A challenging task in error correction is decoding the codewords that have been received via noisy channels. Before data is transmitted, the sender adds redundant bits or parity bits to the message forming codewords. The codewords are then transmitted via computer networks. The receiver checks the incoming codewords and performs the decoding or error correction process to retrieve the original data.
If there are no errors, i.e. the codewords find an exact matching, then it is easy to decode the data by eliminating the parity bits. However, if a match is not found, then more complex decoding mechanisms are adopted.
The two categories of decoding techniques are −
Hard decision decoding takes a stream of bits or a block of bits from the threshold stage of receiver, and decodes each bit by considering it as definitely 1 or 0. It samples the received pulses and compares their voltages to threshold values. If a voltage is greater than the threshold value, it is decoded as 1 and otherwise decoded as 0. The decoding is done irrespective of how close the voltage is to the threshold.
Soft decision decoding is a class of algorithms that takes a stream of bits or a block of bits and decodes them by considering a range of possible values that it may take. It considers the reliability of each received pulse to form better estimates of input data.
Soft-decision decoders are often used in Viterbi decoders that are used for decoding convolutional codes.
Let us consider that the valid set of codewords that are sent by the source encoder is −
Suppose that the bit ‘0’ is encoded as 0.2V and ‘1’ bit is encoded as 4.2V. If the sender wants to send the codeword 001, it sends pulses of voltages 0.2V, 0.2V, 4.2V.
Suppose that this message is attenuated during transmission and the voltages received at destination are 0.4V, 2.6V, 4.2V.
The following two cases show decoding by hard decision method and soft decision methods.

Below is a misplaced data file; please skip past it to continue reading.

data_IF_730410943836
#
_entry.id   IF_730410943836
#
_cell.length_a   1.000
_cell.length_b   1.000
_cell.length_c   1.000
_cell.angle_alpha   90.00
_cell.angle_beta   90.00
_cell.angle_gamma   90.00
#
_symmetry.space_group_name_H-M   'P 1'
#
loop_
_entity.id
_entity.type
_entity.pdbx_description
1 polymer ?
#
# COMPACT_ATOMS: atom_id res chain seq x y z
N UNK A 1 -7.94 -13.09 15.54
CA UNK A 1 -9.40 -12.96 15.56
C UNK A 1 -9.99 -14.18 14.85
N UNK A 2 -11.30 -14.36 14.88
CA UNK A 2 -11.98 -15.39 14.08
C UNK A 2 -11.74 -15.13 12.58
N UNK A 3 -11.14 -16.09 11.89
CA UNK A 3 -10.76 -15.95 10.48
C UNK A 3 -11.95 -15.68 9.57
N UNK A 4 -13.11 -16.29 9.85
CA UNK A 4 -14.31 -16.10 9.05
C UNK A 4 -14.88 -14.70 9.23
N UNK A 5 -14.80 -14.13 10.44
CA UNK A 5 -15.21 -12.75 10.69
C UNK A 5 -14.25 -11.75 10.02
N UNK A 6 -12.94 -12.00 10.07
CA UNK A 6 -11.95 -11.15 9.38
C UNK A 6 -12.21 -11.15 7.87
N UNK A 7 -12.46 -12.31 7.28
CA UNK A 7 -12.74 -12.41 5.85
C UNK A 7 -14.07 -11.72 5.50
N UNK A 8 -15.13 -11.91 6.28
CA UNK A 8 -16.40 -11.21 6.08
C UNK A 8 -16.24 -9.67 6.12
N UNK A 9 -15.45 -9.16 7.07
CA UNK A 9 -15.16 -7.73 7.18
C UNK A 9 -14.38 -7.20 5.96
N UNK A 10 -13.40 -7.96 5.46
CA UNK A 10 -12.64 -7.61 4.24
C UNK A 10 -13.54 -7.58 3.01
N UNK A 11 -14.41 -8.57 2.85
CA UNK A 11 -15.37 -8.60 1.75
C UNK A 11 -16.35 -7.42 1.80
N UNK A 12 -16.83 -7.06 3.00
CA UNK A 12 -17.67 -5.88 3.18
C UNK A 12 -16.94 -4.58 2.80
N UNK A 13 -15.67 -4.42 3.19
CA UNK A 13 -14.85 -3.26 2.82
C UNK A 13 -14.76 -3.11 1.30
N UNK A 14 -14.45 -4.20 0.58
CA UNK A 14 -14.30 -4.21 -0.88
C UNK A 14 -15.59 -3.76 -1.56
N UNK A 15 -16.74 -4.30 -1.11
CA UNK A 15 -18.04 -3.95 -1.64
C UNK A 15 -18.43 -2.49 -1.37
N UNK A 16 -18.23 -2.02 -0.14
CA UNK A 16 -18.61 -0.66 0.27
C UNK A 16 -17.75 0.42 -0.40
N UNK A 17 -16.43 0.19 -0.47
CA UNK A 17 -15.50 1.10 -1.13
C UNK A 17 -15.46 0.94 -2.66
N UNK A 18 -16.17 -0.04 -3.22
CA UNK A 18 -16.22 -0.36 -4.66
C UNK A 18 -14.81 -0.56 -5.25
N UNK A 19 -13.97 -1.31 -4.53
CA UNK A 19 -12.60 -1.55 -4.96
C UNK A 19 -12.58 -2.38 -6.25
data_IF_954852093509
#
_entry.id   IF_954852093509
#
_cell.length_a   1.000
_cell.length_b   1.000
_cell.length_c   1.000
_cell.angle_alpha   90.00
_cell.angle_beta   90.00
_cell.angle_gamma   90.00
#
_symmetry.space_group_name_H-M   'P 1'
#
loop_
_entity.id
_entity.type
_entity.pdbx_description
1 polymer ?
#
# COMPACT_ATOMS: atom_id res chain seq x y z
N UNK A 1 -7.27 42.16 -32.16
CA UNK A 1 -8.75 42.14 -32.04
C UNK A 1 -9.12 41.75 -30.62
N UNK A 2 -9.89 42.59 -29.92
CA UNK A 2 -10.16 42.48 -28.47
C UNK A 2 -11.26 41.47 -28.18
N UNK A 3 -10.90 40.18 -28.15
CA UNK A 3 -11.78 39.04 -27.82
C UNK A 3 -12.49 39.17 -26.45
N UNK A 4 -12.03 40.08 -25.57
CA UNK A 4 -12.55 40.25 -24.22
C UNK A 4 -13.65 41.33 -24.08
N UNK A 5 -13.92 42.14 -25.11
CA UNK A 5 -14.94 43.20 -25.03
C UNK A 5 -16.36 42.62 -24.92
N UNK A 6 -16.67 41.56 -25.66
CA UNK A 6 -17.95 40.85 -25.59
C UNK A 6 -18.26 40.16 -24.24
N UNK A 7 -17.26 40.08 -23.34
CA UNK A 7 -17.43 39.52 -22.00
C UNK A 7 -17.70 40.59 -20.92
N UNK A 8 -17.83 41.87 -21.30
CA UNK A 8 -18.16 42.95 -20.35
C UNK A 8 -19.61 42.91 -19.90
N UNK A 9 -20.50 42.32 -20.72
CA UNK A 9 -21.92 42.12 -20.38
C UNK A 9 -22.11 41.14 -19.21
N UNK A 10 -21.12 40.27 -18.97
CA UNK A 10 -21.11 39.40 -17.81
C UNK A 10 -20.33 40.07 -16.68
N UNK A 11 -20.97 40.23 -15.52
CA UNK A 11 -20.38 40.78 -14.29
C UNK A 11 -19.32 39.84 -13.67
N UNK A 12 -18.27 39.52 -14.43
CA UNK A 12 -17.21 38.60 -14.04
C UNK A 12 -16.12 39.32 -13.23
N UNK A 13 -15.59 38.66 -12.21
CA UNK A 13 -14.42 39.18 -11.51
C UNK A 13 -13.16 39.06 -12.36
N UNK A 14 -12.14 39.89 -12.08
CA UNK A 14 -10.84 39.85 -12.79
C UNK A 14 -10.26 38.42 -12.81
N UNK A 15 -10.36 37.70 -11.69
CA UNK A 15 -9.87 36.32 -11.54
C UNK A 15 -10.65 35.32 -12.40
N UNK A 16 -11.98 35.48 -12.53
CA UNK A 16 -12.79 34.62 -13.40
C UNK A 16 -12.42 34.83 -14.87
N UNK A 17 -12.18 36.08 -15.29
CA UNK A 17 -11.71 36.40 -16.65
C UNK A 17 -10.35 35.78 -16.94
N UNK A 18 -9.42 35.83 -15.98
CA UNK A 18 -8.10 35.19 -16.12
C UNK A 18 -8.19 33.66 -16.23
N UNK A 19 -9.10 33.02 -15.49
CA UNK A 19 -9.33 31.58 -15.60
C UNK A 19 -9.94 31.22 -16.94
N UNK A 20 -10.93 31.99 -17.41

Let us consider that the threshold voltage chosen by the hard decision decoder is 2.2V. Any voltage received above 2.2V is considered as 1 bit and any voltage received below 2.2V is considered 0 bit.
So, the hard decision decoder considers the incoming voltages 0.4V, 2.6V, 4.2V as 011.
Since 011 is not a valid codeword, the hard decision decoder compares the Hamming distances of this data with the set of valid codewords and finds the minimum Hamming distance.
In this case, there are 3 codewords with the minimum Hamming distance of 1. The decoder chooses any of them randomly with a probability of 1/3.
Thus it can be seen that hard decision decoding has scope for ambiguity.
There are various soft decision decoding algorithms. Let us consider that in this situation, the soft decision decoder calculates the Euclidean distances between the received voltages and the voltages of the codewords received. It then finds the minimum Euclidean distance and selects the corresponding codeword.
It can be seen that the minimum Euclidean distance corresponds to the codeword 001, which has been actually sent by the source.
Thus soft-decision decoding technique provides better error correction capability than hard decision decoding.